There are a lot of wilderness survival films out there. In most of them, you can't help but yell at the screen when someone is doing something really dumb that no one would ever do. For example, if you're stuck on a ski lift in sub-zero temperatures in Frozen, then you should probably put up your hood and put your hands in your pockets...! If the dude at the local gear shop recommends that you bring a map in Backcountry, then you probably shouldn't scoff at it...! And if your "guide" is under the age of twenty-five and says he's climbed pretty much every mountain in the United States in Devil's Pass, for the love of God, find a qualified guide before you commit to going somewhere where there have been several fatalities...
You simply don't have this kind of feeling in the film Arctic! Instead of yelling at the screen during the film, I was dragged along by a powerful performance from Mads Mikkelsen (Hannibal Lecter in NBC's Hannibal, and Galen Erso in Rogue One: A Star Wars Story) as Overgård. The character barely talks and the film is mostly about this individual fighting for his life, mostly alone, somewhere inside the Arctic Circle.
Arctic doesn't start with a dramatic plane crash. Instead, at the start of the film we meet Overgård, a man who is stranded and alone at his downed plane. He's been there for some time. His entire life revolves around a series of daily tasks (fishing, maintaining a giant SOS sign, using a hand crank to run a survival transceiver). He lives a quiet life on a barren arctic landscape, eating raw fish and living in the husk of his downed plane, while he waits for a rescue.
Finally, a rescue helicopter arrives. But in a dramatic windstorm the aircraft crashes, killing the pilot and severely injuring a twenty-something female passenger (Maria Thelma Smáradóttir). The woman is barely conscious throughout the film, and her wound becomes infected.
As the woman begins to deteriorate, Overgård must change everything. He has to act. He can no longer wait passively for a rescue. The only way the woman will survive is if he hauls her across the mountains to a base that appears to be several days away...
Arctic was the directoral debut for the musician Joe Penna. In addition to directing the film, he co-authored the tightly written script with film editor Ryan Morrison. The duo clearly work well together, as every scene of the film is tightly wound, making it mostly impossible for the viewer to step away and armchair quarterback the decisions made by the protagonist.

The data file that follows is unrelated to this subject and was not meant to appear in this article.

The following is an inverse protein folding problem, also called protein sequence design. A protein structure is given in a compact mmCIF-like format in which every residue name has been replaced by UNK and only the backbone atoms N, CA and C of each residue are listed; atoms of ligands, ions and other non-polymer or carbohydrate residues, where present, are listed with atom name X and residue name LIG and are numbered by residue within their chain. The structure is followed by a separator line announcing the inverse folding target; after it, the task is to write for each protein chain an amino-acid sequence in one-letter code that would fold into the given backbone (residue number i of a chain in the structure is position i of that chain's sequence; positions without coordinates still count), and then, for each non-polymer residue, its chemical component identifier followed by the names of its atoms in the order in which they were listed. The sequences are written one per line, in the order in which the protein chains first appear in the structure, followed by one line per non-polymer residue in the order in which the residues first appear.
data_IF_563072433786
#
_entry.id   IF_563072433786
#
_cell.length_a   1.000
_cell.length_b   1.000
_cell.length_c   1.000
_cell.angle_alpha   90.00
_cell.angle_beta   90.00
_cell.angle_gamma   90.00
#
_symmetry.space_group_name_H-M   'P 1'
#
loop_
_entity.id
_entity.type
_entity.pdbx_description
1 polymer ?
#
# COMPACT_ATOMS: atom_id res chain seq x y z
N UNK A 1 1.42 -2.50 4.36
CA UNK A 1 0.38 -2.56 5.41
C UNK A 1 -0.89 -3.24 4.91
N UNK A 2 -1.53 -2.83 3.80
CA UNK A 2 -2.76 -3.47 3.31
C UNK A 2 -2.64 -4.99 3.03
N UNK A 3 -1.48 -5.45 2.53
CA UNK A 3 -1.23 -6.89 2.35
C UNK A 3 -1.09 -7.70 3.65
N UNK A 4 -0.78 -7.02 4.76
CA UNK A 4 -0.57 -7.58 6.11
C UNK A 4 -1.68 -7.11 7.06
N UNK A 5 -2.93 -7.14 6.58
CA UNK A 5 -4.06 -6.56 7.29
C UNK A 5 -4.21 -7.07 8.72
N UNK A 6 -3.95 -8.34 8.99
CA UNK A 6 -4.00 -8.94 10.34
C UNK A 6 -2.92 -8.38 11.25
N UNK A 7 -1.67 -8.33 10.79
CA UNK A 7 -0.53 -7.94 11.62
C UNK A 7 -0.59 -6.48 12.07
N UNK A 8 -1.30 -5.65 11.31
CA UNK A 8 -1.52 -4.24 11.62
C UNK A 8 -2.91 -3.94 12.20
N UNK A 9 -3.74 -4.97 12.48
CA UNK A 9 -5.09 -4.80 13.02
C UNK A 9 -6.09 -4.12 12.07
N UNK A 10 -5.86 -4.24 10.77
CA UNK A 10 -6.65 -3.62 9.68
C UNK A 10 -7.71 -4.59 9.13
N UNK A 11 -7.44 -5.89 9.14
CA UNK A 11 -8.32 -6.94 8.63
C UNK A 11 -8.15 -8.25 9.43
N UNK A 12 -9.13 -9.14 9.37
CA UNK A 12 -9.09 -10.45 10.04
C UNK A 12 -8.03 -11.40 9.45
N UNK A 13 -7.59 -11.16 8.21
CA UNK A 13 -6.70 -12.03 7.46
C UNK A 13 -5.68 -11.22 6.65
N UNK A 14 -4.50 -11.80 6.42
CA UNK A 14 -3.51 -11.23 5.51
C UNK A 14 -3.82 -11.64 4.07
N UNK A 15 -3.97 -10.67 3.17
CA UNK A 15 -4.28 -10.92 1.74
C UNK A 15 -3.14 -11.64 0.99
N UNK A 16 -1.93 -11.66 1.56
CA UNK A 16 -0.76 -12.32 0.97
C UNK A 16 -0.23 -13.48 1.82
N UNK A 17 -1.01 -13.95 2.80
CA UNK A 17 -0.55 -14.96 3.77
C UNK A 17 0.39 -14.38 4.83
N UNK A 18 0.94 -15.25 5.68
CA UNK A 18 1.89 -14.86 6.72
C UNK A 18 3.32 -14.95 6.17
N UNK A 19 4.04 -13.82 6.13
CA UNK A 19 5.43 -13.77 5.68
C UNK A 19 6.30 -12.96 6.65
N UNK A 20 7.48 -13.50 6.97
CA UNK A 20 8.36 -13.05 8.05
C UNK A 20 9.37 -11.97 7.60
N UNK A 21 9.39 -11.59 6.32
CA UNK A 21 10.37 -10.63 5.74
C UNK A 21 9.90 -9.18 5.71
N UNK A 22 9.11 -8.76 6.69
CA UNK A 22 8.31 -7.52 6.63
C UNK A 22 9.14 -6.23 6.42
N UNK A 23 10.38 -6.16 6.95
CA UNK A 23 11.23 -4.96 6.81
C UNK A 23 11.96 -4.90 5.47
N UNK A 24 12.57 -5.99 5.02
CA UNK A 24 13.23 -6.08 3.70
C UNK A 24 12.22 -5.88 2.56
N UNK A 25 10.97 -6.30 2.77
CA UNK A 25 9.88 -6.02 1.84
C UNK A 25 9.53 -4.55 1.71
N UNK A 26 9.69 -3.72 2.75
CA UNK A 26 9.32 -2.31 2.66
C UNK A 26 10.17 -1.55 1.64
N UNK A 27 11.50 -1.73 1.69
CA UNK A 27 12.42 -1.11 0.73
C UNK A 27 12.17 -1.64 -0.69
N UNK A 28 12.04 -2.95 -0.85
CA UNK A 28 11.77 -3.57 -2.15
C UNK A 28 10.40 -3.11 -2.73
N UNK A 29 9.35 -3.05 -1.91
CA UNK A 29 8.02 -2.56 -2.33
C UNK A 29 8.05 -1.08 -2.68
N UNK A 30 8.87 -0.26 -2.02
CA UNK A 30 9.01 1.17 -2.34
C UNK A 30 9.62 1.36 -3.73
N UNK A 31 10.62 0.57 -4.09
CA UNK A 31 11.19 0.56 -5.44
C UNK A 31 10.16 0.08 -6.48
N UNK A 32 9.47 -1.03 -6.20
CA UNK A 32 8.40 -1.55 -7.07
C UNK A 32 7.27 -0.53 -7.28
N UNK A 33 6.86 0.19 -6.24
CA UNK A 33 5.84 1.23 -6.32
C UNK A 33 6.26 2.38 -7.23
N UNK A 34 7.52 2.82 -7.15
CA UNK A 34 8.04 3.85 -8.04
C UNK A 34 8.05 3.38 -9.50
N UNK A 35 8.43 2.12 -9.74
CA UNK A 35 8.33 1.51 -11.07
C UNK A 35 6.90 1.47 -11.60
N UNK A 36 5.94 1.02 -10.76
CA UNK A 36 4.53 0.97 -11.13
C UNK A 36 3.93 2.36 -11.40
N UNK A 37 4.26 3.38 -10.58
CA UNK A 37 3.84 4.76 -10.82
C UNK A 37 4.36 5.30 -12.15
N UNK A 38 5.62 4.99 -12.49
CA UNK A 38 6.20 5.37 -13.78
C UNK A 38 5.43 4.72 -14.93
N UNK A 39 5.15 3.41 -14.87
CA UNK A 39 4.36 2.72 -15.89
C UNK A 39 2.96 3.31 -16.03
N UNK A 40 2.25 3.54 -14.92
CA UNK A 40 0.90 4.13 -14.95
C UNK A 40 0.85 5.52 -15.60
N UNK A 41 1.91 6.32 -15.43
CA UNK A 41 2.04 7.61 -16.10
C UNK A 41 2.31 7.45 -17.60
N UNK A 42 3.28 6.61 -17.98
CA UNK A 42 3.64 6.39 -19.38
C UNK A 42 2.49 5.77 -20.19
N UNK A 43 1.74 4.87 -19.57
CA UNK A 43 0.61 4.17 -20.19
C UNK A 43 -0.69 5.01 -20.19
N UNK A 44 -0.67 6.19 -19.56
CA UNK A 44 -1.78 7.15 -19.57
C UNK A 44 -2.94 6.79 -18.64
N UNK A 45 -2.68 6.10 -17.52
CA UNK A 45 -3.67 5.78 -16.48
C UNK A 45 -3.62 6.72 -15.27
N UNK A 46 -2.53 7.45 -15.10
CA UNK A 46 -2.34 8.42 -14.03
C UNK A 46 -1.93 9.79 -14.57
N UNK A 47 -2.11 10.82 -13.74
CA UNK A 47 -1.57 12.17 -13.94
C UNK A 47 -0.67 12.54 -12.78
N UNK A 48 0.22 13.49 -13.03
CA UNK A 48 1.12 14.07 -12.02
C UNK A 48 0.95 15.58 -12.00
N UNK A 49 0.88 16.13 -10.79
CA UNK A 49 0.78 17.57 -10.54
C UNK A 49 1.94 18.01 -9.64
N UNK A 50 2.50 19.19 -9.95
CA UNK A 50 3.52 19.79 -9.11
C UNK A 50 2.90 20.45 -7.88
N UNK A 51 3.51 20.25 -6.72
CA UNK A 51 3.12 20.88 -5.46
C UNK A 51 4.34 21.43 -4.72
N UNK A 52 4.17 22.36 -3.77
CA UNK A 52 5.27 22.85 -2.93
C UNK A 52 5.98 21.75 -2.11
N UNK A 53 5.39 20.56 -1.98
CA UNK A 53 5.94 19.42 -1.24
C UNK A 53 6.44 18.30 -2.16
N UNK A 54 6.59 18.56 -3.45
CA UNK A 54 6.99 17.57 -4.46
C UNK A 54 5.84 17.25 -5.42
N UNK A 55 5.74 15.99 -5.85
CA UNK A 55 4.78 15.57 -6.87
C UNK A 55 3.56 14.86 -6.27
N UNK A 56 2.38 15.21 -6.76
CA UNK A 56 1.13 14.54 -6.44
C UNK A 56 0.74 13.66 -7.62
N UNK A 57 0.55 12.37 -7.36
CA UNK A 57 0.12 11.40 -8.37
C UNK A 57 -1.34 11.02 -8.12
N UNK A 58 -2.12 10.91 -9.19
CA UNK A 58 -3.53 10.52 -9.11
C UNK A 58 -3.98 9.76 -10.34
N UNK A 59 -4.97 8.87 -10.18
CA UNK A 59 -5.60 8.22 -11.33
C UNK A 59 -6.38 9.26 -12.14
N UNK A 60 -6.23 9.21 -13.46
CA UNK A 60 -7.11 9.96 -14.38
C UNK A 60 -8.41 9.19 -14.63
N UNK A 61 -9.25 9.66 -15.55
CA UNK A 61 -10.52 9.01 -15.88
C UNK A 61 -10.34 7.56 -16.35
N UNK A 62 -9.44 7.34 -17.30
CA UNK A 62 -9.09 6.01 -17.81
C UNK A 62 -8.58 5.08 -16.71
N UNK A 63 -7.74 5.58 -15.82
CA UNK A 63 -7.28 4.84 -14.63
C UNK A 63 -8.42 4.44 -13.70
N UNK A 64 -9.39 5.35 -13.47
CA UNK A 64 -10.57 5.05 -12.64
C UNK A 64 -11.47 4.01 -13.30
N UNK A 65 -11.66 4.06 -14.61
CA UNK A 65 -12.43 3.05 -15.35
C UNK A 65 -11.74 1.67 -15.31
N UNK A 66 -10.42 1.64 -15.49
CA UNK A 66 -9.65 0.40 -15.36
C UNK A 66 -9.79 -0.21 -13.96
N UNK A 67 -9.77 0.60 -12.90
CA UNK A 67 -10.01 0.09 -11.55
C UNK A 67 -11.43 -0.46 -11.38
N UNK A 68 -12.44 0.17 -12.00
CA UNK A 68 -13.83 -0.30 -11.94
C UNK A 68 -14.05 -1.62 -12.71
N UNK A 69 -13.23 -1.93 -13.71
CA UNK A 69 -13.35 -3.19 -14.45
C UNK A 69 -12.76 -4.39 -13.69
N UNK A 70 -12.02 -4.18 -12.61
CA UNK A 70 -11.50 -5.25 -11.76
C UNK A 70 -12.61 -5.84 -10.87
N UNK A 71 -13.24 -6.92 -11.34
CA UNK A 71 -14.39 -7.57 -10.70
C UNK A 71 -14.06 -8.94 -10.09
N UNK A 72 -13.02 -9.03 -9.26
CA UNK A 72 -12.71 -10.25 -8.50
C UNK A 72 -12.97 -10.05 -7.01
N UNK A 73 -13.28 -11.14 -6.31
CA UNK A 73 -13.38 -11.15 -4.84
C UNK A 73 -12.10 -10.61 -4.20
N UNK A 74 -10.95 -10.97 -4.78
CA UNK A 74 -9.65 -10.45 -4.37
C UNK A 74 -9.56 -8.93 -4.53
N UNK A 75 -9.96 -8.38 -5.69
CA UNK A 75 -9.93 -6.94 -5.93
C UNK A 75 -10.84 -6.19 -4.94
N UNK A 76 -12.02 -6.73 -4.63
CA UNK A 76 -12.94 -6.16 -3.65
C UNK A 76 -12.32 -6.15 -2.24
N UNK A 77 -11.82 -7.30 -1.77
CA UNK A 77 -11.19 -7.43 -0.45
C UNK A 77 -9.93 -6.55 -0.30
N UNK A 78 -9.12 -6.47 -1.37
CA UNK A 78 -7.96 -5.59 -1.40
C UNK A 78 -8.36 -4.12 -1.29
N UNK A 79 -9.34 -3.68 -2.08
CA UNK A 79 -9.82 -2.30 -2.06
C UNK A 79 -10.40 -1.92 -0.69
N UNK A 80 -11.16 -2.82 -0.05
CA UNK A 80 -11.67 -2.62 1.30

I say mostly because there is one sequence that might irk those with rescue training. Overgård tries to haul a sled up a slope using a hip belay. The terrain is steep, likely over fifty-degrees, capped by several overhung boulders. Inevitably the character cannot pull the sled up. He has the equipment to rig a system, but doesn't know how to use it...which is realistic too. Your average climber without rope rescue training would find this to be a difficult proposition, much less a person with no mountain skills.
In many ways Overgård's ignorance of mountain skill and his innovation at survival is exactly what makes this film worth watching. This is a movie about a normal guy in a uniquely abnormal circumstance. It's a piece about how this normal guy deals with significant adversity. And it is awesome...!
There are a lot of wilderness survival movies out there. It's a genre within itself. And when we dig deeply into these movies, we find that mostly they're not that good. But if we dig long enough, eventually -- sometimes -- we find a gem. Arctic is definitely one of those rare finds, and should be high on your list of must-see outdoor films...!
--Jason D. Martin